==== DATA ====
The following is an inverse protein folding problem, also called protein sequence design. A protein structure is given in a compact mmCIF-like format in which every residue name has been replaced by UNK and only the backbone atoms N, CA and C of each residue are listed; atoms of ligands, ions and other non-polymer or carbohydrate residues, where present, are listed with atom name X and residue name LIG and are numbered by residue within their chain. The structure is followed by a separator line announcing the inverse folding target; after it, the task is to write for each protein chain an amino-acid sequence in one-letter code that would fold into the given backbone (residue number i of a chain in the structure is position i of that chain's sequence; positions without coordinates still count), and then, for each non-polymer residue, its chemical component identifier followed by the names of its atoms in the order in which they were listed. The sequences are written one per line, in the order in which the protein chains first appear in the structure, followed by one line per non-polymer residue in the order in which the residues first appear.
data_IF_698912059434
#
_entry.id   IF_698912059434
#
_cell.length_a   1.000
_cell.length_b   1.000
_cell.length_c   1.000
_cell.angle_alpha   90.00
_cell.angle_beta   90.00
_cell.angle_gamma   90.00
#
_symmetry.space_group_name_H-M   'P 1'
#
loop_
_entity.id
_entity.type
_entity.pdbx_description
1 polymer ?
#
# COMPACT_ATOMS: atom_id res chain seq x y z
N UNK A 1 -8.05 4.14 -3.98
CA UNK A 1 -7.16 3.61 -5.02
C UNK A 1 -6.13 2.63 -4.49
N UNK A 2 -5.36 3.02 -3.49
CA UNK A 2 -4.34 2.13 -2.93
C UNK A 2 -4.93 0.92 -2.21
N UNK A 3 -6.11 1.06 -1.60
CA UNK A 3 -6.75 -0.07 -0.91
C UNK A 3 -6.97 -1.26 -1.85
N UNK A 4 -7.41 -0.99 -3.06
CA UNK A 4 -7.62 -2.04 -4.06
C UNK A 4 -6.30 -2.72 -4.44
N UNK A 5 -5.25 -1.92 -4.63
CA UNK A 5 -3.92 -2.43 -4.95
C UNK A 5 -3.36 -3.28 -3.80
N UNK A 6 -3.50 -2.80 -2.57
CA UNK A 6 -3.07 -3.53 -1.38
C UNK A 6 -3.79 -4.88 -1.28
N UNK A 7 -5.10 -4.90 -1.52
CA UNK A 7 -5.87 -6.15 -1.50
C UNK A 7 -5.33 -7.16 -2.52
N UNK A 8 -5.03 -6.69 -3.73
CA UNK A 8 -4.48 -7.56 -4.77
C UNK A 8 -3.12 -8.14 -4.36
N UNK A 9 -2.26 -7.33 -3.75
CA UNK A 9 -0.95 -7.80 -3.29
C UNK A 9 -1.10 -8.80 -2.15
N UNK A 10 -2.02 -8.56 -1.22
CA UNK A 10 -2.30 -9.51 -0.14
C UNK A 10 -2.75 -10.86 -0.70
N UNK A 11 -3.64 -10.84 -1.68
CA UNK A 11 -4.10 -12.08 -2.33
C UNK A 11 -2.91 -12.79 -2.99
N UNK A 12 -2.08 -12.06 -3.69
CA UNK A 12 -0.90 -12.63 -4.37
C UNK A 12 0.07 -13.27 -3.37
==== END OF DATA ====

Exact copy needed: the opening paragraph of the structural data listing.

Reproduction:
The following is an inverse protein folding problem, also called protein sequence design. A protein structure is given in a compact mmCIF-like format in which every residue name has been replaced by UNK and only the backbone atoms N, CA and C of each residue are listed; atoms of ligands, ions and other non-polymer or carbohydrate residues, where present, are listed with atom name X and residue name LIG and are numbered by residue within their chain. The structure is followed by a separator line announcing the inverse folding target; after it, the task is to write for each protein chain an amino-acid sequence in one-letter code that would fold into the given backbone (residue number i of a chain in the structure is position i of that chain's sequence; positions without coordinates still count), and then, for each non-polymer residue, its chemical component identifier followed by the names of its atoms in the order in which they were listed. The sequences are written one per line, in the order in which the protein chains first appear in the structure, followed by one line per non-polymer residue in the order in which the residues first appear.